What have you heard from Mainers during your campaign? What are their biggest concerns?
My favorite part of every campaign is my bus tour, where I visit communities across the state, speak with Mainers, and tour small businesses. What I hear most often is how the Paycheck Protection Program that I co-authored made a difference by preserving someone’s job or small business. I also often discuss with my fellow Mainers the high cost of health care. I wrote new laws to lower the cost of prescription drugs, and I am a co-sponsor of a bill to increase price transparency and competition among health care providers so that Americans can pay the lowest possible price. Another bill I support would put a cap on seniors’ out-of-pocket prescription drug costs under the Medicare program.
Lobstermen often express their opposition to proposed regulations regarding the right whale. I agree with them that Maine lobstermen are not responsible for gear entanglements.
How will you protect and enhance Maine as spending bills are hammered out in Washington?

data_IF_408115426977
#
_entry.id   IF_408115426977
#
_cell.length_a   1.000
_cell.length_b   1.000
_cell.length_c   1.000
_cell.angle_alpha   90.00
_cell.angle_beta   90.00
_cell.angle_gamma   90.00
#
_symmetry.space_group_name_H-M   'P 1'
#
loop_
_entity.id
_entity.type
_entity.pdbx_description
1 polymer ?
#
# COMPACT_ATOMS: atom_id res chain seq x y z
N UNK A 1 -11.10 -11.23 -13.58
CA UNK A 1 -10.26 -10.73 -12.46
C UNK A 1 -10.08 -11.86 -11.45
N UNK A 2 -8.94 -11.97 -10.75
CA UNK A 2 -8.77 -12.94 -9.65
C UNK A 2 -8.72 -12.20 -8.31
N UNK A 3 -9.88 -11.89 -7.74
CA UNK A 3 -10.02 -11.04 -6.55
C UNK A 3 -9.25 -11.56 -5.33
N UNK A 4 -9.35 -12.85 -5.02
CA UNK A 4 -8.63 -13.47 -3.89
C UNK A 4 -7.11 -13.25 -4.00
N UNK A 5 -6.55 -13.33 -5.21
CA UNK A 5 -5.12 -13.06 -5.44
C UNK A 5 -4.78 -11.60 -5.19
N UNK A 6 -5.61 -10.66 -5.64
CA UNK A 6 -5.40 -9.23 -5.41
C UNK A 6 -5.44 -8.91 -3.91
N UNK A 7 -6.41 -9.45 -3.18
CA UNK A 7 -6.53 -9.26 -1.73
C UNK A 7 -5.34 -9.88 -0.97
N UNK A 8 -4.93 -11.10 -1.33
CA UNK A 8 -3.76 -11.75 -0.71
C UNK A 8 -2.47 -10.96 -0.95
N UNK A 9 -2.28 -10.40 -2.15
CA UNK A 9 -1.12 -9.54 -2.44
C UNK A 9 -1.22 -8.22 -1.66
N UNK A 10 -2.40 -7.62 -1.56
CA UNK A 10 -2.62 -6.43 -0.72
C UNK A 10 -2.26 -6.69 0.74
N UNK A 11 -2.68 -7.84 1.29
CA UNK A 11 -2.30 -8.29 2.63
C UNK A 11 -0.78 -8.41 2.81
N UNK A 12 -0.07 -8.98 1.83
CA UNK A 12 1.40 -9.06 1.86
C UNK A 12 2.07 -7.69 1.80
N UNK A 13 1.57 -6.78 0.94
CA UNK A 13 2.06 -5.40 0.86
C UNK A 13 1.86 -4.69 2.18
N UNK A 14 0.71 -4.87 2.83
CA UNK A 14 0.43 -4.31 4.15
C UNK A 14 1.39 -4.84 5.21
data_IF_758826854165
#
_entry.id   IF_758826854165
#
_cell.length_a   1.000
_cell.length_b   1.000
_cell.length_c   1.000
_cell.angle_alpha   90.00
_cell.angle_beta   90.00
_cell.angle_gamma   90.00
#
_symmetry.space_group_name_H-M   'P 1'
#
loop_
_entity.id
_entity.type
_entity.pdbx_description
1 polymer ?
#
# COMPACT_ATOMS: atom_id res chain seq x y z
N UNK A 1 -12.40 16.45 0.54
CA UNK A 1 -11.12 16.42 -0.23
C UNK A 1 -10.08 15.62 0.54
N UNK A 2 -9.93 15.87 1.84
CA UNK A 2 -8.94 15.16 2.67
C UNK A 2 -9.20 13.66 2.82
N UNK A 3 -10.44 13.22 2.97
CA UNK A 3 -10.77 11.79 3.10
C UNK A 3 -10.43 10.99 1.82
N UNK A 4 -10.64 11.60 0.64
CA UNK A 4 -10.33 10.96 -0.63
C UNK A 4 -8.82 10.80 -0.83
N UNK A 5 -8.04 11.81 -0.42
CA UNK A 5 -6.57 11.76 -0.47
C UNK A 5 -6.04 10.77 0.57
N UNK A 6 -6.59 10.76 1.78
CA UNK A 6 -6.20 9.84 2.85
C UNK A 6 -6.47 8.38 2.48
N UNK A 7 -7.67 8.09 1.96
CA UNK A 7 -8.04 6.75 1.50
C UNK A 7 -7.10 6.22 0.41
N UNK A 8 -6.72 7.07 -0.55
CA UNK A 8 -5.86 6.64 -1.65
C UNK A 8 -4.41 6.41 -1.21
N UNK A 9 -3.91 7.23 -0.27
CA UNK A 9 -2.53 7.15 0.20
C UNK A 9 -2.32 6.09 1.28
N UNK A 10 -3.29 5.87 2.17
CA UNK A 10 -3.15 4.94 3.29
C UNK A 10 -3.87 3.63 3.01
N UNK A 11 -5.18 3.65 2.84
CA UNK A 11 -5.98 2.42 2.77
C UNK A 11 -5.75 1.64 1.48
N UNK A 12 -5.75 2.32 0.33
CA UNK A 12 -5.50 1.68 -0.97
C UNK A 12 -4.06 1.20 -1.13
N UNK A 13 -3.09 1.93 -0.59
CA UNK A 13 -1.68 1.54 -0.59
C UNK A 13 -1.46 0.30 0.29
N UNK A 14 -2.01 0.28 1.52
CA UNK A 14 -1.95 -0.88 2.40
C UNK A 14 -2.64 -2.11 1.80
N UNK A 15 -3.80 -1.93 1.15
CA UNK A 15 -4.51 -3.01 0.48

I’m next in line to be Chairman of the full Appropriations Committee, which is responsible for deciding how federal funds are allocated. I am a senior member of the that committee now and the Chairman of the Transportation and Housing Appropriations Subcommittee, which means that I have a leadership role in shaping federal funding bills to benefit Maine. A few examples of what I have been able to deliver for our State include successfully advocating for a $2.6 billion increase for NIH — the nation’s premiere biomedical research arm, a $350 million increase for Alzheimer’s research, and an $81.8 million increase for diabetes research; securing $746 million in competitive transportation grants for Maine roads, bridges, railroads, and seaports; and assisting Bigelow Labs and the beautiful Botanical Gardens in Boothbay.